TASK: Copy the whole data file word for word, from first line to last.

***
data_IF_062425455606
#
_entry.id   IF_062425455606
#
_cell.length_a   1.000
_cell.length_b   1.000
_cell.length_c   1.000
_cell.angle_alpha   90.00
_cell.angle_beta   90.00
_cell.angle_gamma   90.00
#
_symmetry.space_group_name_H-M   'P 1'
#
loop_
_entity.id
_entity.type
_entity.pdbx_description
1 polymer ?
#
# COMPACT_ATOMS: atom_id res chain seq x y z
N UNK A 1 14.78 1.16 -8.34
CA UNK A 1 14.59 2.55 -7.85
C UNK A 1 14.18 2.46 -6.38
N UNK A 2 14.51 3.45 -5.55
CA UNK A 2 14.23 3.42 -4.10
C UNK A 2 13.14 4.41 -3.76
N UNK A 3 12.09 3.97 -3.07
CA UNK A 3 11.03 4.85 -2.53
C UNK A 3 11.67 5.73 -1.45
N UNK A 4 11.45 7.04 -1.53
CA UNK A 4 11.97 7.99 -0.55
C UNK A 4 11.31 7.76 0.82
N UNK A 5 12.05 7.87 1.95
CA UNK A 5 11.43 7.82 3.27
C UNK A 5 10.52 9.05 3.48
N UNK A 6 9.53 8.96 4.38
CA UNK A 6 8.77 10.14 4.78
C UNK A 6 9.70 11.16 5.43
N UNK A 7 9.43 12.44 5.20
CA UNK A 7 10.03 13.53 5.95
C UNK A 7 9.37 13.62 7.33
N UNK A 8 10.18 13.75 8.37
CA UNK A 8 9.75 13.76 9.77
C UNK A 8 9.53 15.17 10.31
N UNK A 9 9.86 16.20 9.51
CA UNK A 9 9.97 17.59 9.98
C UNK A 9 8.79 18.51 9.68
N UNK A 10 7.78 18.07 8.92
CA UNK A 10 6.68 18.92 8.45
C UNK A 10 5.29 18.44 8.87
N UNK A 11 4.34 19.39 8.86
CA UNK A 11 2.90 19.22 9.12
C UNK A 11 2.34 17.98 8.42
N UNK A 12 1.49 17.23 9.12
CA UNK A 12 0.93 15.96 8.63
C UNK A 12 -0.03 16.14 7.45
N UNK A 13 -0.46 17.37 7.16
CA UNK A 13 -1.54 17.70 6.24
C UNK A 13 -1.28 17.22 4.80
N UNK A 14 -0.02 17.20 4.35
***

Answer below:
data_IF_062425455606
#
_entry.id   IF_062425455606
#
_cell.length_a   1.000
_cell.length_b   1.000
_cell.length_c   1.000
_cell.angle_alpha   90.00
_cell.angle_beta   90.00
_cell.angle_gamma   90.00
#
_symmetry.space_group_name_H-M   'P 1'
#
loop_
_entity.id
_entity.type
_entity.pdbx_description
1 polymer ?
#
# COMPACT_ATOMS: atom_id res chain seq x y z
N UNK A 1 14.78 1.16 -8.34
CA UNK A 1 14.59 2.55 -7.85
C UNK A 1 14.18 2.46 -6.38
N UNK A 2 14.51 3.45 -5.55
CA UNK A 2 14.23 3.42 -4.10
C UNK A 2 13.14 4.41 -3.76
N UNK A 3 12.09 3.97 -3.07
CA UNK A 3 11.03 4.85 -2.53
C UNK A 3 11.67 5.73 -1.45
N UNK A 4 11.45 7.04 -1.53
CA UNK A 4 11.97 7.99 -0.55
C UNK A 4 11.31 7.76 0.82
N UNK A 5 12.05 7.87 1.95
CA UNK A 5 11.43 7.82 3.27
C UNK A 5 10.52 9.05 3.48
N UNK A 6 9.53 8.96 4.38
CA UNK A 6 8.77 10.14 4.78
C UNK A 6 9.70 11.16 5.43
N UNK A 7 9.43 12.44 5.20
CA UNK A 7 10.03 13.53 5.95
C UNK A 7 9.37 13.62 7.33
N UNK A 8 10.18 13.75 8.37
CA UNK A 8 9.75 13.76 9.77
C UNK A 8 9.53 15.17 10.31
N UNK A 9 9.86 16.20 9.51
CA UNK A 9 9.97 17.59 9.98
C UNK A 9 8.79 18.51 9.68
N UNK A 10 7.78 18.07 8.92
CA UNK A 10 6.68 18.92 8.45
C UNK A 10 5.29 18.44 8.87
N UNK A 11 4.34 19.39 8.86
CA UNK A 11 2.90 19.22 9.12
C UNK A 11 2.34 17.98 8.42
N UNK A 12 1.49 17.23 9.12
CA UNK A 12 0.93 15.96 8.63
C UNK A 12 -0.03 16.14 7.45
N UNK A 13 -0.46 17.37 7.16
CA UNK A 13 -1.54 17.70 6.24
C UNK A 13 -1.28 17.22 4.80
N UNK A 14 -0.02 17.20 4.35